Tadas Viskanta of Abnormal Returns has written an interesting piece entitled 5 reasons to ignore top 10 stock lists. As the title suggests, in it he argues against the common investment media meme to publish (typically at year-end) “Top 10” lists of supposedly great stocks.
Tadas begins by noting the folly of forecasting, a point with which I agree and have written about often (for example, here, here and here). He also makes the sensible point that such lists ignore risk. I’d add that such lists can be deceptive for individual investors because no investment — no matter how “good” — ought to be utilized unless and until it is consistent with one’s overall plan, goals and risk tolerances. His reference to the “time frame mismatch” is also a good one. Circumstances change and sometimes such changes demand response.
The other two reasons Tadas provides are more problematic. He argues that “In today’s market ten securities is likely not enough to compose a diversified portfolio. It definitely doesn’t hold if you plan to have a globally diversified portfolio.”
But if you want your portfolio to outperform, why would you want it to be “globally diversified”? Otherwise, buy index funds.
Unfortunately, most “actively managed” funds are highly diversified. As a consequence, they cannot be expected to outperform. The more stocks a portfolio holds, the more closely it resembles an index. The average number of stocks held in actively managed funds is up roughly 100% since 1980, according to data from the Center for Research in Security Prices. See Pollet & Wilson, “How Does Size Affect Mutual Fund Behavior?” Journal of Finance, Vol. LXIII, No. 6, p. 2948 (December 2008). Large numbers of positions coupled with average turnover in excess of 100% (per William Harding of Morningstar) effectively undermines the idea that such funds could be anything but a “closest index.” Such excessive diversification is merely (in Warren Buffett’s words), “protection against ignorance.” It makes no sense to incur excess costs and to suffer tax inefficiencies to purchase an investment that, in effect, is a closet index.
On the other hand, a variety of studies show that funds which are truly actively managed, and which are thus more concentrated (among other things), outperform indices and do so with persistence. See, e.g., Brands, Brown & Gallagher, “Portfolio Concentration and Investment Manager Performance” (2005); Cremers & Petajisto, “How Active Is Your Fund Manager? A New Measure That Predicts Performance,” (2007). As summarized by Cremers and Petajisto:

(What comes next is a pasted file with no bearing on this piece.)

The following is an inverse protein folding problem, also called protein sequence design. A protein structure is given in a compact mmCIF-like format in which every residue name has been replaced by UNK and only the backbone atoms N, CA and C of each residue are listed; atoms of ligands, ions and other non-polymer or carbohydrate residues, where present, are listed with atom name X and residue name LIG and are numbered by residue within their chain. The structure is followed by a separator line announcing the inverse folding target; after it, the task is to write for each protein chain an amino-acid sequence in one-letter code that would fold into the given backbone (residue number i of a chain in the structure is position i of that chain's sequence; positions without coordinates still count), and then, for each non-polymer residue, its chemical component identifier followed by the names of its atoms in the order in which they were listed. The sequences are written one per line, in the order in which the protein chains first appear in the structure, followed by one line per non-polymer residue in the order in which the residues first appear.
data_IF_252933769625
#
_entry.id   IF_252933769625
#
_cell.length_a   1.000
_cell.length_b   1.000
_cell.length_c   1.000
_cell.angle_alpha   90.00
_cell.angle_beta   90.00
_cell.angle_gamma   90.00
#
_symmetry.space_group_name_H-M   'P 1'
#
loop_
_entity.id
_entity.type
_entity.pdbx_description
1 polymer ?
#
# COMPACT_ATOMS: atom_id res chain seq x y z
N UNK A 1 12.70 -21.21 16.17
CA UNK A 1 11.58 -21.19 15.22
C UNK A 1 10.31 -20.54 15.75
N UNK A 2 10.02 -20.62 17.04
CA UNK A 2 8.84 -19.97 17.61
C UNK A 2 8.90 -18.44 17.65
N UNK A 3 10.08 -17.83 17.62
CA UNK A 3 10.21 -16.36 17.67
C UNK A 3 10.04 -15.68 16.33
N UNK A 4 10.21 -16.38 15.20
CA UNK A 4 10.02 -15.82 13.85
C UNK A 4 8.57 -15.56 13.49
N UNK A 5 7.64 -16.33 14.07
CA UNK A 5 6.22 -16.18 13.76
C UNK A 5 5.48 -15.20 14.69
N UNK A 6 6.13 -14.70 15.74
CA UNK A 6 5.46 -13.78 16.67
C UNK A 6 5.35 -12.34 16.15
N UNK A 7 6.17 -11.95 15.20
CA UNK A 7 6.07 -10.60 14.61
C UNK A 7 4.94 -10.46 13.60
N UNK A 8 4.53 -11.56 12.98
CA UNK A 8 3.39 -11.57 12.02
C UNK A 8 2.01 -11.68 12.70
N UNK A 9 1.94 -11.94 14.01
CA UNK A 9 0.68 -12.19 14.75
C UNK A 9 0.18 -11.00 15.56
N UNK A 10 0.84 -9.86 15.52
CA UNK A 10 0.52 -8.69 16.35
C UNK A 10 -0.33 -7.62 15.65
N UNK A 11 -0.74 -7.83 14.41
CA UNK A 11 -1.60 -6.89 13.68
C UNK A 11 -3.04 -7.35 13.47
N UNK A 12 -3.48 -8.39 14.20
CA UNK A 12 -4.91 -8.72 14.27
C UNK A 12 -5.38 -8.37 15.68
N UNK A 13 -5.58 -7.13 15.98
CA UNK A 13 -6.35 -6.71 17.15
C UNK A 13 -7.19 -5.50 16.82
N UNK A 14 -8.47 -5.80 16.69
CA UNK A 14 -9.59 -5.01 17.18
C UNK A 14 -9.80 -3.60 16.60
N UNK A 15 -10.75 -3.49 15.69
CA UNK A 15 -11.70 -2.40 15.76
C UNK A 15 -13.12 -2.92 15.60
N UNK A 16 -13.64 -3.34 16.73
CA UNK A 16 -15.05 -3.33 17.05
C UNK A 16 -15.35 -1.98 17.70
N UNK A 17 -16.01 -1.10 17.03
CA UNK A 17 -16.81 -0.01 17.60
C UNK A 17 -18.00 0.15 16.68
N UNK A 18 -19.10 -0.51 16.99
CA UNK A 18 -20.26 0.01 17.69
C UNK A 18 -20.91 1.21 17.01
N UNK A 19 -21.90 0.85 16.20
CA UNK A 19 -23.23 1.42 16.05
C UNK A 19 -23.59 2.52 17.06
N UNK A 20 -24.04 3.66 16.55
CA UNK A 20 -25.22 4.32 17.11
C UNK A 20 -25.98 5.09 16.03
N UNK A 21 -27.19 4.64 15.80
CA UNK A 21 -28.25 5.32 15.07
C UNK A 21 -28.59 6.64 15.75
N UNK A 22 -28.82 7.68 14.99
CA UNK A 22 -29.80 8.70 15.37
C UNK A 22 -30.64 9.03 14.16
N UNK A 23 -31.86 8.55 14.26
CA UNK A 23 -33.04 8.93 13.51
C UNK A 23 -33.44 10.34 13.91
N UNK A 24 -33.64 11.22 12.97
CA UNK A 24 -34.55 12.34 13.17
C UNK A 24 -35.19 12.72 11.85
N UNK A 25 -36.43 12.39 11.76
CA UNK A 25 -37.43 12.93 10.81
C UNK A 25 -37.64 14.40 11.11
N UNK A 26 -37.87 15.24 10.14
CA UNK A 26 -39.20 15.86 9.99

“Funds with the highest Active Share [most active management] outperform their benchmarks both before and after expenses, while funds with the lowest Active Share underperform after expenses …. The best performers are concentrated stock pickers ….We also find strong evidence for performance persistence for the funds with the highest Active Share, even after controlling for momentum. From an investor’s point of view, funds with the highest Active Share, smallest assets, and best one-year performance seem very attractive, outperforming their benchmarks by 6.5% per year net of fees and expenses.”
To be clear, at least some diversification is always appropriate to manage risk. An individual investor may appropriately diversify among managers, styles and strategies. But diversification within each of those categories is necessarily counterproductive. An active manager can only outperform via market timing and/or security selection. Broad and deep diversification undercuts the possibility of outperforming via security selection.
Tadas then goes on to argue that “Top 10” lists inflate the value of security selection. Here’s his case:
“If nothing else the past few years have taught us the fact that security selection can take a back seat to larger economic/macro influences. The far bigger and more important decisions investors have to make have to do with risk tolerances, asset allocation, etc. Security selection is at best the last item on a financial plan.”
The planning aspect of the argument is spot-on. An excellent financial plan should always begin with a careful review and understanding of goals, needs and risk tolerances and the creation of an appropriate asset allocation plan. I also readily acknowledge that “security selection can take a back seat to larger economic/macro influences.” Those influences relate directly to the other potential source of outperformance for the active manager — market timing. Sadly, however, the evidence (with the exception of very disciplined trend followers and momentum traders) that one can beat the market via market timing is more problematic than that for security selection. As Tadas argued initially, forecasting the future is really hard. That said, the proposition needn’t be either/or with respect to global macro and stock picking. Why not both/and?